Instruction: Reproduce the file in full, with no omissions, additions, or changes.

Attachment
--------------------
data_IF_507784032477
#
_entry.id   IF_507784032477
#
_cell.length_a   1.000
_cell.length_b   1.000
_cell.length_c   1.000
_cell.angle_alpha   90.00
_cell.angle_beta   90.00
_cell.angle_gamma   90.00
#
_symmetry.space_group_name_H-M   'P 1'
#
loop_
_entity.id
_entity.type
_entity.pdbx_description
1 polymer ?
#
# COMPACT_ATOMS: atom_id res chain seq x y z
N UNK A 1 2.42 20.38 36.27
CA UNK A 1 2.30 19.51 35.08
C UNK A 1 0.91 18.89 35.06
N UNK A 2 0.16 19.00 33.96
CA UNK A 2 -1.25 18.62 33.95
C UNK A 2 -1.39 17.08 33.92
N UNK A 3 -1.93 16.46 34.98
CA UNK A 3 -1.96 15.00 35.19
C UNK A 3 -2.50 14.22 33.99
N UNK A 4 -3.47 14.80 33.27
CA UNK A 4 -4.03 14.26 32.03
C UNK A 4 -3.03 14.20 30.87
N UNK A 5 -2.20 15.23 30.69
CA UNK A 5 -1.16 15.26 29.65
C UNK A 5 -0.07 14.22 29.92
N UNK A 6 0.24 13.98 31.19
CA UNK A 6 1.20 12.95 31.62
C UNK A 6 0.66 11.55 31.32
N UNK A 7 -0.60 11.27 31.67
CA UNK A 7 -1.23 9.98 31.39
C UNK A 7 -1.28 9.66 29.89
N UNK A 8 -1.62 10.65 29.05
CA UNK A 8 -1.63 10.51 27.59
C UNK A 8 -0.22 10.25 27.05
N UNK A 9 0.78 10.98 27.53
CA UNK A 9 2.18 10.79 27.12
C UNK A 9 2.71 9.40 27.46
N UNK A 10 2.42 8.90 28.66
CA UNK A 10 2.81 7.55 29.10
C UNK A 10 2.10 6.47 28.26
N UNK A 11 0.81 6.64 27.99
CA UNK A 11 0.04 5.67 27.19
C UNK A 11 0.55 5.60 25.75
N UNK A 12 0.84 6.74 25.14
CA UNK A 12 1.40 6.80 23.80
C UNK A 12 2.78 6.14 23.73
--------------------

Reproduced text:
data_IF_507784032477
#
_entry.id   IF_507784032477
#
_cell.length_a   1.000
_cell.length_b   1.000
_cell.length_c   1.000
_cell.angle_alpha   90.00
_cell.angle_beta   90.00
_cell.angle_gamma   90.00
#
_symmetry.space_group_name_H-M   'P 1'
#
loop_
_entity.id
_entity.type
_entity.pdbx_description
1 polymer ?
#
# COMPACT_ATOMS: atom_id res chain seq x y z
N UNK A 1 2.42 20.38 36.27
CA UNK A 1 2.30 19.51 35.08
C UNK A 1 0.91 18.89 35.06
N UNK A 2 0.16 19.00 33.96
CA UNK A 2 -1.25 18.62 33.95
C UNK A 2 -1.39 17.08 33.92
N UNK A 3 -1.93 16.46 34.98
CA UNK A 3 -1.96 15.00 35.19
C UNK A 3 -2.50 14.22 33.99
N UNK A 4 -3.47 14.80 33.27
CA UNK A 4 -4.03 14.26 32.03
C UNK A 4 -3.03 14.20 30.87
N UNK A 5 -2.20 15.23 30.69
CA UNK A 5 -1.16 15.26 29.65
C UNK A 5 -0.07 14.22 29.92
N UNK A 6 0.24 13.98 31.19
CA UNK A 6 1.20 12.95 31.62
C UNK A 6 0.66 11.55 31.32
N UNK A 7 -0.60 11.27 31.67
CA UNK A 7 -1.23 9.98 31.39
C UNK A 7 -1.28 9.66 29.89
N UNK A 8 -1.62 10.65 29.05
CA UNK A 8 -1.63 10.51 27.59
C UNK A 8 -0.22 10.25 27.05
N UNK A 9 0.78 10.98 27.53
CA UNK A 9 2.18 10.79 27.12
C UNK A 9 2.71 9.40 27.46
N UNK A 10 2.42 8.90 28.66
CA UNK A 10 2.81 7.55 29.10
C UNK A 10 2.10 6.47 28.26
N UNK A 11 0.81 6.64 27.99
CA UNK A 11 0.04 5.67 27.19
C UNK A 11 0.55 5.60 25.75
N UNK A 12 0.84 6.74 25.14
CA UNK A 12 1.40 6.80 23.80
C UNK A 12 2.78 6.14 23.73